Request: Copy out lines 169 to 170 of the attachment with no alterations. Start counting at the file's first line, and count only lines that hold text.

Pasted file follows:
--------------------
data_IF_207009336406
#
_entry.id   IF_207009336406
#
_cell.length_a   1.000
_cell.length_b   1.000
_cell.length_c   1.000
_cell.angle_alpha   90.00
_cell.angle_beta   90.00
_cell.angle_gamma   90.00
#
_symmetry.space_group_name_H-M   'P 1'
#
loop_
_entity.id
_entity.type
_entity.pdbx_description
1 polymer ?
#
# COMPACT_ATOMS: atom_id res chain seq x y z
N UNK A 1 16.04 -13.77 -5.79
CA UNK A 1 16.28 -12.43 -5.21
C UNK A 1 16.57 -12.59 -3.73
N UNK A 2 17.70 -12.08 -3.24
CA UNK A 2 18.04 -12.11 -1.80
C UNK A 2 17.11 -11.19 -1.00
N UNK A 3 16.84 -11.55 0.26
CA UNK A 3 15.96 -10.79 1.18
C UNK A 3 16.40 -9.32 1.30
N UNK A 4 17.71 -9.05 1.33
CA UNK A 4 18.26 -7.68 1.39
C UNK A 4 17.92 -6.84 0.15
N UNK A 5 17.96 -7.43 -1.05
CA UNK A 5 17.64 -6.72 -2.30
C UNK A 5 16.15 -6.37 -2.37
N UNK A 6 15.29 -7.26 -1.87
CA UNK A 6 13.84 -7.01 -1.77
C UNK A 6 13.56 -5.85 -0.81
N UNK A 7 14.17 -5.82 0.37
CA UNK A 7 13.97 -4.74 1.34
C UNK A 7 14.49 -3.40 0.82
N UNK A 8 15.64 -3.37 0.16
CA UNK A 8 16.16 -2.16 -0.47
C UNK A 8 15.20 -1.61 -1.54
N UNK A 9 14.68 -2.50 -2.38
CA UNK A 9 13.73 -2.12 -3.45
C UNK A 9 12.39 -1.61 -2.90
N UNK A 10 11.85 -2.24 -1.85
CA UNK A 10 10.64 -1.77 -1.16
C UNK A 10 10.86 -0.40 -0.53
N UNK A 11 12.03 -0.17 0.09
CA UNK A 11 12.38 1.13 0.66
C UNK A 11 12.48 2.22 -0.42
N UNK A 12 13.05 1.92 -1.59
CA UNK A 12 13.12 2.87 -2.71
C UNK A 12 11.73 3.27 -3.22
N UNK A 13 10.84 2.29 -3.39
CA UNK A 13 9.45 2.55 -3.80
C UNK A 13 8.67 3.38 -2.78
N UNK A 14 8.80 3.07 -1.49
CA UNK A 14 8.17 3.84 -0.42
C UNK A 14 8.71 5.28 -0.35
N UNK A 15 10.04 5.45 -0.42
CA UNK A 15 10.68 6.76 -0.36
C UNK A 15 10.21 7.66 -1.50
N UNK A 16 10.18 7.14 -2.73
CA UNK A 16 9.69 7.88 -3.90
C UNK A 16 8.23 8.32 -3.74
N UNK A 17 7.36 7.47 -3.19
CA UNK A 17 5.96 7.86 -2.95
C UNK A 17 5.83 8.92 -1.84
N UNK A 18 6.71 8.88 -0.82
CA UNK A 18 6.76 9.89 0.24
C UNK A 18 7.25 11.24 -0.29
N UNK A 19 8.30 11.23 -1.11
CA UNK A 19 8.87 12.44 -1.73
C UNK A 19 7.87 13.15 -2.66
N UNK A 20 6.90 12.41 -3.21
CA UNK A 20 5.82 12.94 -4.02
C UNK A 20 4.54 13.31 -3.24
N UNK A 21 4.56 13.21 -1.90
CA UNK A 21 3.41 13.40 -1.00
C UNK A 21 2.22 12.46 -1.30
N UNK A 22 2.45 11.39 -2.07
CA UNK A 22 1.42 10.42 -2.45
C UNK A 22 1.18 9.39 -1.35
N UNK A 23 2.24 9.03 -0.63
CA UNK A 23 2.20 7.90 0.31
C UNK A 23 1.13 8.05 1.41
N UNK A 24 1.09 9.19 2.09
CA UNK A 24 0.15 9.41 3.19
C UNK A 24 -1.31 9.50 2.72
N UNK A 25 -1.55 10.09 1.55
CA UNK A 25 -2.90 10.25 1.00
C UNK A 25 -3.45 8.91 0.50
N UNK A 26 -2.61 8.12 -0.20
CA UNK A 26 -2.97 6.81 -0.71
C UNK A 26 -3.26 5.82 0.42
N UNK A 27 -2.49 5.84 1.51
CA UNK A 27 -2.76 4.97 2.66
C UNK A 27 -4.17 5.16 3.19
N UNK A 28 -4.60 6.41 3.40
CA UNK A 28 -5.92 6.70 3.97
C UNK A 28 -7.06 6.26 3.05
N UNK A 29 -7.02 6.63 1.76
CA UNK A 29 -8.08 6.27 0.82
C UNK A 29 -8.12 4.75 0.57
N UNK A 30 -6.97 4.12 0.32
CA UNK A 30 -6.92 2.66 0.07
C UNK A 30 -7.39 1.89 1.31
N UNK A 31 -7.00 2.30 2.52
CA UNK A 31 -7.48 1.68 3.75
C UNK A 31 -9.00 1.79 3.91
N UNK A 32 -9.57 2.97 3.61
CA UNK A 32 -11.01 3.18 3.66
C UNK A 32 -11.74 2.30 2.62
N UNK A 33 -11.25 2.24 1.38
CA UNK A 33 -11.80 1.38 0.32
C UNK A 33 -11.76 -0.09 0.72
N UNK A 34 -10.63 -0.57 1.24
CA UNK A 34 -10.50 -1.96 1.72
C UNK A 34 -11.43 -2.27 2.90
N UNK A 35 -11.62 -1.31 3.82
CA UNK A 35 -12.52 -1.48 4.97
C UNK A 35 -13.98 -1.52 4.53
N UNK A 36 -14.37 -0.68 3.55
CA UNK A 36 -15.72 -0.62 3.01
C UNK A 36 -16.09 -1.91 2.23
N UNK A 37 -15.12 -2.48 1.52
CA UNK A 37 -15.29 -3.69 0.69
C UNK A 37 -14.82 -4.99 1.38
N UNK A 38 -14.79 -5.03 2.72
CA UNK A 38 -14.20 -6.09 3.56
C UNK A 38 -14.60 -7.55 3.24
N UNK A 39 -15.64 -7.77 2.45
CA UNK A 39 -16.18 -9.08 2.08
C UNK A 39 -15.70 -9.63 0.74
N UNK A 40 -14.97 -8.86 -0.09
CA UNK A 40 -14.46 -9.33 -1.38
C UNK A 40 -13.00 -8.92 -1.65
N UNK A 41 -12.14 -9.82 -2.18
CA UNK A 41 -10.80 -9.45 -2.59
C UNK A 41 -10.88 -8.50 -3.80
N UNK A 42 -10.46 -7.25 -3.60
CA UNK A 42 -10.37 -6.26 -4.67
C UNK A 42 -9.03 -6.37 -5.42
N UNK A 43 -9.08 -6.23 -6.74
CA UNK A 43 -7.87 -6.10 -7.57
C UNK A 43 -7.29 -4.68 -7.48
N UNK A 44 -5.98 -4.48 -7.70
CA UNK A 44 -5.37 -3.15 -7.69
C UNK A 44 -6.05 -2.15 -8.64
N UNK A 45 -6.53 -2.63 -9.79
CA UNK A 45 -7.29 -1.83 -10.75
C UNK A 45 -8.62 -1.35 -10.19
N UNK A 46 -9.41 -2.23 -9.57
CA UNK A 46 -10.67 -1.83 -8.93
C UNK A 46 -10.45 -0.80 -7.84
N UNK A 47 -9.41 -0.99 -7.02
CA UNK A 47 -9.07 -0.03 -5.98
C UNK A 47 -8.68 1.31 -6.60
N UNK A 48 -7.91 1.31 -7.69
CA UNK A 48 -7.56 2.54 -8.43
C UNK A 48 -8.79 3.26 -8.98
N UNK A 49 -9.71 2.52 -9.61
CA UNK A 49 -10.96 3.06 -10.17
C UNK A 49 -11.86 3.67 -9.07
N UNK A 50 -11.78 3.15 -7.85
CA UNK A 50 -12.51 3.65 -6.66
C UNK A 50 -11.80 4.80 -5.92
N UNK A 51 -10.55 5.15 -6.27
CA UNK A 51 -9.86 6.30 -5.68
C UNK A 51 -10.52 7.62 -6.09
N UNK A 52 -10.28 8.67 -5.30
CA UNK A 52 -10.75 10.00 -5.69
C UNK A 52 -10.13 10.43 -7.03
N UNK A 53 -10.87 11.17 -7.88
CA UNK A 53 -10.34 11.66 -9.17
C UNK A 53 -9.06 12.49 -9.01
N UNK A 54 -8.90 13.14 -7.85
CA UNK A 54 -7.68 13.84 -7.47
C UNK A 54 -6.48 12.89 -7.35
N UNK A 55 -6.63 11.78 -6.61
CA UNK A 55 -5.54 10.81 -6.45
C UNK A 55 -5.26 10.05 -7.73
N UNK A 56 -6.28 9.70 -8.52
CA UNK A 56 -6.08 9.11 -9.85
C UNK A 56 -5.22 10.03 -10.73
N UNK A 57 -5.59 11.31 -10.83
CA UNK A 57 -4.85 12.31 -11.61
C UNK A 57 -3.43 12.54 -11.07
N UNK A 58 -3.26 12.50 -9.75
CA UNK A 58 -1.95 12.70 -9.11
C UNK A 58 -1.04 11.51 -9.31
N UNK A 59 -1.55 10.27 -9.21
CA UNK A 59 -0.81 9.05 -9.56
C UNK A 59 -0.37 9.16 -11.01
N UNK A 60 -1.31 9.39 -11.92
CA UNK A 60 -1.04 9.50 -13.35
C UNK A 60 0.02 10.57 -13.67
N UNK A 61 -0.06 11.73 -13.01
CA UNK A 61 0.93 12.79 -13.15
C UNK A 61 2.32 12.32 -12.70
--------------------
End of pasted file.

CA UNK A 50 -12.51 3.65 -6.66
C UNK A 50 -11.80 4.80 -5.92